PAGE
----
Mesa Tucumcari viewed from the west.
|Elevation||4,956 ft (1,511 m)|
|Quay County, New Mexico, U.S.|
|Age of rock||Cretaceous|
|Easiest route||drive (private land)|
Where the mountain got its name is uncertain. It may have come from the Comanche word "tukamukaru", which means to lie in wait for someone or something to approach. A 1777 burial record mentions a Comanche woman and her child captured in a battle at Cuchuncari, which is believed to be an early version of the name Tucumcari.
Pedro Vial referred to the mountain in 1793, while opening a trail between Santa Fe and St. Louis. Captain Randolph B. Marcy led an expedition past it in 1849. The Swiss-American geologist Jules Marcou studied the geology of Tucumcari Mountain in 1853 and claimed that the Tucumcari strata were of Jurassic age. The Texas geologist, Robert T. Hill, visited "Mesa Tucumcari" in 1887 and again in 1891, and eventually concluded that the Tucumcari strata were much younger Cretaceous deposits, not Jurassic as suggested by Marcou. Also in 1891, William F. Cummins of the Geological Survey of Texas studied Tucumcari Mountain and his careful observations of the strata established beyond doubt the Cretaceous age of the Tucumcari beds.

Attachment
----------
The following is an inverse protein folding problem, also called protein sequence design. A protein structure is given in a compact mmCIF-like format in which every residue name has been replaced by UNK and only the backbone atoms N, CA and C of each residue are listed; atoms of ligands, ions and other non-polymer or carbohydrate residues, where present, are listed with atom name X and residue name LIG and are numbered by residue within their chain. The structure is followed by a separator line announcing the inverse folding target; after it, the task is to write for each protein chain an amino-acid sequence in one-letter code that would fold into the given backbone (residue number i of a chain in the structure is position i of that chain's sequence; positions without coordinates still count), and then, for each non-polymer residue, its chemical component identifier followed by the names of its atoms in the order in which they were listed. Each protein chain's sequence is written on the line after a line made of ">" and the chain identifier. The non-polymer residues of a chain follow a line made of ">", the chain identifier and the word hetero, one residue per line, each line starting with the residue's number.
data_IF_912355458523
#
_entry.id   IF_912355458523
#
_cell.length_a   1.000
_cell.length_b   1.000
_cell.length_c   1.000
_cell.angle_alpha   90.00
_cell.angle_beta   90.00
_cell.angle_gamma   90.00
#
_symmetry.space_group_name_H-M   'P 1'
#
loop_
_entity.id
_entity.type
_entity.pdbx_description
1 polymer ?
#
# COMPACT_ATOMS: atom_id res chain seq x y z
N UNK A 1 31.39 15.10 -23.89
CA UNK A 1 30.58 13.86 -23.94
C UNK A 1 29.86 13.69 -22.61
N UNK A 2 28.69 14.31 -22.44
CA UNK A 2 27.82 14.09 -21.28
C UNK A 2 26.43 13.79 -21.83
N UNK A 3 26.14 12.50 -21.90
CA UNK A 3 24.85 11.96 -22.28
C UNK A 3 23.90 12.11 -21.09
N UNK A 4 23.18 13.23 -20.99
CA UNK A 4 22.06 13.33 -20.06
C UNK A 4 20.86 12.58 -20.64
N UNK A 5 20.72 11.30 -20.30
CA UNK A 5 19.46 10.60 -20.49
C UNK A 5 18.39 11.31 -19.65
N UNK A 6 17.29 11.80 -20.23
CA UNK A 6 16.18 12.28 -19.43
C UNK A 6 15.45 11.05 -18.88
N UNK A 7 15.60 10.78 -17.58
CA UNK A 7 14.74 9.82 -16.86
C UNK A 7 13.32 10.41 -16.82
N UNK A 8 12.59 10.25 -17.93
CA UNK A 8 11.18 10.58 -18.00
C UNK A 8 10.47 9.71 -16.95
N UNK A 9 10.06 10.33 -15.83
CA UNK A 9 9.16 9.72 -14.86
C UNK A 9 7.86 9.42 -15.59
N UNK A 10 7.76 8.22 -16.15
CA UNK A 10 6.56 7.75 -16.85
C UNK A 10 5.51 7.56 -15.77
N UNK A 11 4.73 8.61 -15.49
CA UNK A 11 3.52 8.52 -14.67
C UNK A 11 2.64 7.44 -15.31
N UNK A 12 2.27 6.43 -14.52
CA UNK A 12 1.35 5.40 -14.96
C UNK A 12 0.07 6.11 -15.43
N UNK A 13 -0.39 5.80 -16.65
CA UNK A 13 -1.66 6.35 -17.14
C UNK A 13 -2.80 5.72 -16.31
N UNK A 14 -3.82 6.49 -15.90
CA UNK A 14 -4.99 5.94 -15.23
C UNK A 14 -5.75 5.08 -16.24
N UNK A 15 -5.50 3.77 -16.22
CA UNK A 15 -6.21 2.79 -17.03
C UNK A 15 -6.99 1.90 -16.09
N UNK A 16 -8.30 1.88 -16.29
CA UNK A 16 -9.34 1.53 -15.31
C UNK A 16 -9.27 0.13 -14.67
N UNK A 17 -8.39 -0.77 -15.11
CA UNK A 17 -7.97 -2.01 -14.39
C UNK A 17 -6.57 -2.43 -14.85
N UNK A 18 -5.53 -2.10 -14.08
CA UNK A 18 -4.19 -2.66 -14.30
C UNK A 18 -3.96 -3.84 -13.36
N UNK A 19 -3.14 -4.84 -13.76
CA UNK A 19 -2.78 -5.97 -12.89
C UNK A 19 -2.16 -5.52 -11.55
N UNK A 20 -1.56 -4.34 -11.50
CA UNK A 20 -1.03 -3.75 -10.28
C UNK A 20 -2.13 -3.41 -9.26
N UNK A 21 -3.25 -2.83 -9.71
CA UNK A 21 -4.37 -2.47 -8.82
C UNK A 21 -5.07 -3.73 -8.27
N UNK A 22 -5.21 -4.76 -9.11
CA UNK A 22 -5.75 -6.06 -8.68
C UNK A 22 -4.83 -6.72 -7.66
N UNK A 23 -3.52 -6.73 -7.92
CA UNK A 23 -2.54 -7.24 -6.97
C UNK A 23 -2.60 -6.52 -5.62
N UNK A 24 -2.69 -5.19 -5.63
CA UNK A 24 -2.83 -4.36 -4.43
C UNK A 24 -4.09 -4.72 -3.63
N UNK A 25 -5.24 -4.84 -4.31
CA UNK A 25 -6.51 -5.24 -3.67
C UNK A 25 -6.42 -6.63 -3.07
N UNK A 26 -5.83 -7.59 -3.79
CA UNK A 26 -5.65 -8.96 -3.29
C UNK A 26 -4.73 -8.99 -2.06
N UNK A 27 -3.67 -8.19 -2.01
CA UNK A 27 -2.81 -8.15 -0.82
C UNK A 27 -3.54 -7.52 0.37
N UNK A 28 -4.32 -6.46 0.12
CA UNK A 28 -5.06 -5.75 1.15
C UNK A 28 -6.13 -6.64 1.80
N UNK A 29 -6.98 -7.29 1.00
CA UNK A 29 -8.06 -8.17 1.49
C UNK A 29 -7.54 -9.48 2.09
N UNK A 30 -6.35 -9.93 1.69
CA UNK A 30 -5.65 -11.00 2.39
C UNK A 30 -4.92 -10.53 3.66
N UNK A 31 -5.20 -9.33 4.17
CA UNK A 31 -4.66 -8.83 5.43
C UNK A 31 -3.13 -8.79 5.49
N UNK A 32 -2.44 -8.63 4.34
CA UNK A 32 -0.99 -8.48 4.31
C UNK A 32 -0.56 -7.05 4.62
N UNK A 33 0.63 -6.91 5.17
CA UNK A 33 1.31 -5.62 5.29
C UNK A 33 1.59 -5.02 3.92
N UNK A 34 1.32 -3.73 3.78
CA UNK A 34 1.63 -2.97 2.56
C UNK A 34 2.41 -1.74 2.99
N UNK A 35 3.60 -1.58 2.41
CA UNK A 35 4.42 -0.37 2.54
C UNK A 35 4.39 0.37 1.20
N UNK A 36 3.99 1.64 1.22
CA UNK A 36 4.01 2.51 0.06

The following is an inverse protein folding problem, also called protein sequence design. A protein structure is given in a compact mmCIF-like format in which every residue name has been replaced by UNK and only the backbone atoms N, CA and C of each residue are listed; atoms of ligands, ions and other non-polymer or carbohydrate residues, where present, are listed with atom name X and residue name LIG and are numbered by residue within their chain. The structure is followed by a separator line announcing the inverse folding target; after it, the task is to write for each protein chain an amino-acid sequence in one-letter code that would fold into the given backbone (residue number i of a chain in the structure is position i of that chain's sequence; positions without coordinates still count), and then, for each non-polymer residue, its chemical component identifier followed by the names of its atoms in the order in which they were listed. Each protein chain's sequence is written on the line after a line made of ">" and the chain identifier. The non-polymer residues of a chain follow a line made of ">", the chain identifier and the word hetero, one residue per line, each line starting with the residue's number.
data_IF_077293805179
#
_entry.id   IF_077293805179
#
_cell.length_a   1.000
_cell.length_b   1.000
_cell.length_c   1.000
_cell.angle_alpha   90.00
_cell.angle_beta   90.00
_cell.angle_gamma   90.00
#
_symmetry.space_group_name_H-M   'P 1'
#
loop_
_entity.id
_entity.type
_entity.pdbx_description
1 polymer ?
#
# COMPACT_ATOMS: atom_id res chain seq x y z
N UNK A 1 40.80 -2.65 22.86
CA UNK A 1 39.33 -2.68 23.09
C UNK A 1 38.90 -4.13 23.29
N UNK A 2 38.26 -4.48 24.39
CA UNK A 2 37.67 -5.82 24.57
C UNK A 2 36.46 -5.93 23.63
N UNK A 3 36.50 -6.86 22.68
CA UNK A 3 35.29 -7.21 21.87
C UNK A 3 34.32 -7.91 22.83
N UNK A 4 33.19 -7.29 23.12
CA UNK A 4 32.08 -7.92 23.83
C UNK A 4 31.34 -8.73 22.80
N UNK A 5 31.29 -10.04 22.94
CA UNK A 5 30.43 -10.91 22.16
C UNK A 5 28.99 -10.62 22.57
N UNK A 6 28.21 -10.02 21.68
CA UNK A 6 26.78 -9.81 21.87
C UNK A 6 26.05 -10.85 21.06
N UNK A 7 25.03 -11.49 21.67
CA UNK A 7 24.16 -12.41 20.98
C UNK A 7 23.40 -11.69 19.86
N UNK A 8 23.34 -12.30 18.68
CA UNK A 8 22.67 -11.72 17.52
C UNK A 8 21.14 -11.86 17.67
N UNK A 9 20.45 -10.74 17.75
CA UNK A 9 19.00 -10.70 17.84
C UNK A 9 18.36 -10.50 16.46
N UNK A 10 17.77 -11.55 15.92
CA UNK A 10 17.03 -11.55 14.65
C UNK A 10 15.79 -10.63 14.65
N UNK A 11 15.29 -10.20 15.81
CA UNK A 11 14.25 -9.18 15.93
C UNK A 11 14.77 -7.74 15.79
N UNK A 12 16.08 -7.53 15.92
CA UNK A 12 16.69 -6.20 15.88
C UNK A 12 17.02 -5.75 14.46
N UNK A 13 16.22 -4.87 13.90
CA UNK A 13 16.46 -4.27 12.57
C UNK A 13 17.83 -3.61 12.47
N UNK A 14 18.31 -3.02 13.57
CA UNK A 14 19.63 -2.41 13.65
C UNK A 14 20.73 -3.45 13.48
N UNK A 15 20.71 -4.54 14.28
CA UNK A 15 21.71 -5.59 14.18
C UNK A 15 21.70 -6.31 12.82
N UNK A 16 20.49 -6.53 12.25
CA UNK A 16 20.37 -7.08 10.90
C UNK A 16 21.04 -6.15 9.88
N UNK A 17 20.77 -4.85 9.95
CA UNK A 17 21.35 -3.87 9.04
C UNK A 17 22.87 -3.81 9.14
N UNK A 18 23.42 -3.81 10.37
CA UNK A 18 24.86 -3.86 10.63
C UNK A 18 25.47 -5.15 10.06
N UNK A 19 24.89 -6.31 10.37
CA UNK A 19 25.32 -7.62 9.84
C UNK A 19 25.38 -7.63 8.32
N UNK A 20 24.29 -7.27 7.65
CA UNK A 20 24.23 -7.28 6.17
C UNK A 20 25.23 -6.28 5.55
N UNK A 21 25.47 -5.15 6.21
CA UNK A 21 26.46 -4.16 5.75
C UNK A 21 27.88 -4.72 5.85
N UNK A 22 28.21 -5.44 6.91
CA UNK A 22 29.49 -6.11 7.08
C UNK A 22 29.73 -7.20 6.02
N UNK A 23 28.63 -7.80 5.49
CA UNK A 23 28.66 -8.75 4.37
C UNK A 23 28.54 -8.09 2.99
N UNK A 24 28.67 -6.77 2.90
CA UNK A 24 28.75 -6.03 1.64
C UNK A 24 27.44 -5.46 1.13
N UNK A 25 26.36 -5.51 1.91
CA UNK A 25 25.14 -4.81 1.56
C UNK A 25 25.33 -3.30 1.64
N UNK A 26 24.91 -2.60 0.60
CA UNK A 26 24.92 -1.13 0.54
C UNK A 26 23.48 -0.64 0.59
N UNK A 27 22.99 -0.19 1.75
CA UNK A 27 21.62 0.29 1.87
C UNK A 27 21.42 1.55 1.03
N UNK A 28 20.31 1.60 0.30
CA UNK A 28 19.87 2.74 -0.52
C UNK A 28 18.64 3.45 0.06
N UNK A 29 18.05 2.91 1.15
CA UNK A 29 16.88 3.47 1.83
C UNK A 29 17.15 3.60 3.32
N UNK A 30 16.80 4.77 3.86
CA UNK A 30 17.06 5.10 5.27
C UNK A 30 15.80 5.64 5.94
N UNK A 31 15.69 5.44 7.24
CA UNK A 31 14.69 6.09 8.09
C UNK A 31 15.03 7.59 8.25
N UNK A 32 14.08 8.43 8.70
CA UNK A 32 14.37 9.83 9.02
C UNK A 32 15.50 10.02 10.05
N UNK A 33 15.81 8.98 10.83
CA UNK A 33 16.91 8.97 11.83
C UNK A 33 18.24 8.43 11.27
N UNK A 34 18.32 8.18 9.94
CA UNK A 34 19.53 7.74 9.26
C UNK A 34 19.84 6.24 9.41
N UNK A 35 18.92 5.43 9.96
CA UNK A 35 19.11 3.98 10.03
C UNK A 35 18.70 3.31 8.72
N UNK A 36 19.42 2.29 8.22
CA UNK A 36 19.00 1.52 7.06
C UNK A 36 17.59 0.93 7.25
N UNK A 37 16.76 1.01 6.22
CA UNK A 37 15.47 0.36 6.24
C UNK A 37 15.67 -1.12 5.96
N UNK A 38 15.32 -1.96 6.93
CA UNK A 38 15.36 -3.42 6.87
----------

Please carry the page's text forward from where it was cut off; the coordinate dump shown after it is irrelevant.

The town of Tucumcari was founded in 1901 and, in 1908, took its name—both in real life and in legend—from the mountain. Residents of the town of Tucumcari have painted a hillside letter T on the mountain.
- Chronicles of Oklahoma
- "Tucumcari". New Mexico Office of the State Historian. Retrieved 2012-11-16.
- New Mexico Tourism | Regions Mesalands Scenic Byway
- Marcou, Jules. 1858. Geology of North America. Zurich: Zürcher and Furrer, 121 pp.
- Hill, Robert T. 1892. On the occurrence of artesian and other underground waters in Texas, New Mexico, and Indian Territory, together with the geology and geography of those regions. Final Reports of the Artesian and Underflow Investigations of the U. S. Department of Agriculture, 166 pp.
- Hill, Robert T. 1893. Tucumcari. Science 22(545):23-25.
- Cummins, W.F. 1892. Notes on the geology west of the plains: Tucumcari, New Mexico. In: Dumble, E.T. (ed), Third annual report of the Geological Survey of Texas 1891, pp. 201-210.
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